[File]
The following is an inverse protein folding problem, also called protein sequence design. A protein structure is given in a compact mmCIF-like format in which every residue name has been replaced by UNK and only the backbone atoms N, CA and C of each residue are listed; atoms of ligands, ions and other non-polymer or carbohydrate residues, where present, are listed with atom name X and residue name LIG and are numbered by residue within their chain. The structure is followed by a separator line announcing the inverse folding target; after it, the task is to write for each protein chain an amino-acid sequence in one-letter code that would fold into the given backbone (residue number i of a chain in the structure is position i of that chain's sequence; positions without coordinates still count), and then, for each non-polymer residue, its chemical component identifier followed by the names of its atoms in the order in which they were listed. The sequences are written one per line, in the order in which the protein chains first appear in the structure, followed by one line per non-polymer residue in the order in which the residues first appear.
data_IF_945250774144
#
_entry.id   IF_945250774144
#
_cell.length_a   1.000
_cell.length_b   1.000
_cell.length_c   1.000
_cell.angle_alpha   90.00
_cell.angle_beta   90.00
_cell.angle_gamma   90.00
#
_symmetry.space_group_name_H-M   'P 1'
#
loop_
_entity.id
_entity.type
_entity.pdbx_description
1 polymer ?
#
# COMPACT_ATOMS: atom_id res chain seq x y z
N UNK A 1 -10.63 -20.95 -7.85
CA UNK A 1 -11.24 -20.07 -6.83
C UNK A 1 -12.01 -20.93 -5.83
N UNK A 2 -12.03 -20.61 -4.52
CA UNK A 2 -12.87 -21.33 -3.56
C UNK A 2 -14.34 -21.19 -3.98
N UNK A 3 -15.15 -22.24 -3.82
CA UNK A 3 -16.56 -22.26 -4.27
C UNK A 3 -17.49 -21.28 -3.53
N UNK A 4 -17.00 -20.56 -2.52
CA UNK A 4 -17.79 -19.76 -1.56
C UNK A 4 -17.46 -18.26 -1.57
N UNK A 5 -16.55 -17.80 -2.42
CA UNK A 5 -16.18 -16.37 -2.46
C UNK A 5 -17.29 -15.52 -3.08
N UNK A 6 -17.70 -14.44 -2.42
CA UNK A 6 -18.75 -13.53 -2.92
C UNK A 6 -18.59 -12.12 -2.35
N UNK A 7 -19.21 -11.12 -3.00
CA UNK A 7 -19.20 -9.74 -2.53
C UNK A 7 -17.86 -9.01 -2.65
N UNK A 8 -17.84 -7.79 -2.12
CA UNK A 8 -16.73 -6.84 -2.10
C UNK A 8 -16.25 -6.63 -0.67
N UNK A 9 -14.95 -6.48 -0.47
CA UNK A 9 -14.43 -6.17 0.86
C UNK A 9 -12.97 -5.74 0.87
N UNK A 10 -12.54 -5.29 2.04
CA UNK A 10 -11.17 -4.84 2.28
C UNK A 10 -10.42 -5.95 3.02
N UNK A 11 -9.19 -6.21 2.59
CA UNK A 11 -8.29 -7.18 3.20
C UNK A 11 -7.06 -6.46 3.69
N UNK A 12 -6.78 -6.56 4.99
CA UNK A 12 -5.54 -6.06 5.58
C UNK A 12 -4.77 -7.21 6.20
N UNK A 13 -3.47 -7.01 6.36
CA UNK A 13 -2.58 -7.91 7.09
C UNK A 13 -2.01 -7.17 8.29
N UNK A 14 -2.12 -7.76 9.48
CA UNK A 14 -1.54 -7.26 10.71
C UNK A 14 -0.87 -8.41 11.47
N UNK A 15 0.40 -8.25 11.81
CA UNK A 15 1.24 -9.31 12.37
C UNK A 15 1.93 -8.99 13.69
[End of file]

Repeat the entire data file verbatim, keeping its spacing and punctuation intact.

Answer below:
The following is an inverse protein folding problem, also called protein sequence design. A protein structure is given in a compact mmCIF-like format in which every residue name has been replaced by UNK and only the backbone atoms N, CA and C of each residue are listed; atoms of ligands, ions and other non-polymer or carbohydrate residues, where present, are listed with atom name X and residue name LIG and are numbered by residue within their chain. The structure is followed by a separator line announcing the inverse folding target; after it, the task is to write for each protein chain an amino-acid sequence in one-letter code that would fold into the given backbone (residue number i of a chain in the structure is position i of that chain's sequence; positions without coordinates still count), and then, for each non-polymer residue, its chemical component identifier followed by the names of its atoms in the order in which they were listed. The sequences are written one per line, in the order in which the protein chains first appear in the structure, followed by one line per non-polymer residue in the order in which the residues first appear.
data_IF_945250774144
#
_entry.id   IF_945250774144
#
_cell.length_a   1.000
_cell.length_b   1.000
_cell.length_c   1.000
_cell.angle_alpha   90.00
_cell.angle_beta   90.00
_cell.angle_gamma   90.00
#
_symmetry.space_group_name_H-M   'P 1'
#
loop_
_entity.id
_entity.type
_entity.pdbx_description
1 polymer ?
#
# COMPACT_ATOMS: atom_id res chain seq x y z
N UNK A 1 -10.63 -20.95 -7.85
CA UNK A 1 -11.24 -20.07 -6.83
C UNK A 1 -12.01 -20.93 -5.83
N UNK A 2 -12.03 -20.61 -4.52
CA UNK A 2 -12.87 -21.33 -3.56
C UNK A 2 -14.34 -21.19 -3.98
N UNK A 3 -15.15 -22.24 -3.82
CA UNK A 3 -16.56 -22.26 -4.27
C UNK A 3 -17.49 -21.28 -3.53
N UNK A 4 -17.00 -20.56 -2.52
CA UNK A 4 -17.79 -19.76 -1.56
C UNK A 4 -17.46 -18.26 -1.57
N UNK A 5 -16.55 -17.80 -2.42
CA UNK A 5 -16.18 -16.37 -2.46
C UNK A 5 -17.29 -15.52 -3.08
N UNK A 6 -17.70 -14.44 -2.42
CA UNK A 6 -18.75 -13.53 -2.92
C UNK A 6 -18.59 -12.12 -2.35
N UNK A 7 -19.21 -11.12 -3.00
CA UNK A 7 -19.20 -9.74 -2.53
C UNK A 7 -17.86 -9.01 -2.65
N UNK A 8 -17.84 -7.79 -2.12
CA UNK A 8 -16.73 -6.84 -2.10
C UNK A 8 -16.25 -6.63 -0.67
N UNK A 9 -14.95 -6.48 -0.47
CA UNK A 9 -14.43 -6.17 0.86
C UNK A 9 -12.97 -5.74 0.87
N UNK A 10 -12.54 -5.29 2.04
CA UNK A 10 -11.17 -4.84 2.28
C UNK A 10 -10.42 -5.95 3.02
N UNK A 11 -9.19 -6.21 2.59
CA UNK A 11 -8.29 -7.18 3.20
C UNK A 11 -7.06 -6.46 3.69
N UNK A 12 -6.78 -6.56 4.99
CA UNK A 12 -5.54 -6.06 5.58
C UNK A 12 -4.77 -7.21 6.20
N UNK A 13 -3.47 -7.01 6.36
CA UNK A 13 -2.58 -7.91 7.09
C UNK A 13 -2.01 -7.17 8.29
N UNK A 14 -2.12 -7.76 9.48
CA UNK A 14 -1.54 -7.26 10.71
C UNK A 14 -0.87 -8.41 11.47
N UNK A 15 0.40 -8.25 11.81
CA UNK A 15 1.24 -9.31 12.37
C UNK A 15 1.93 -8.99 13.69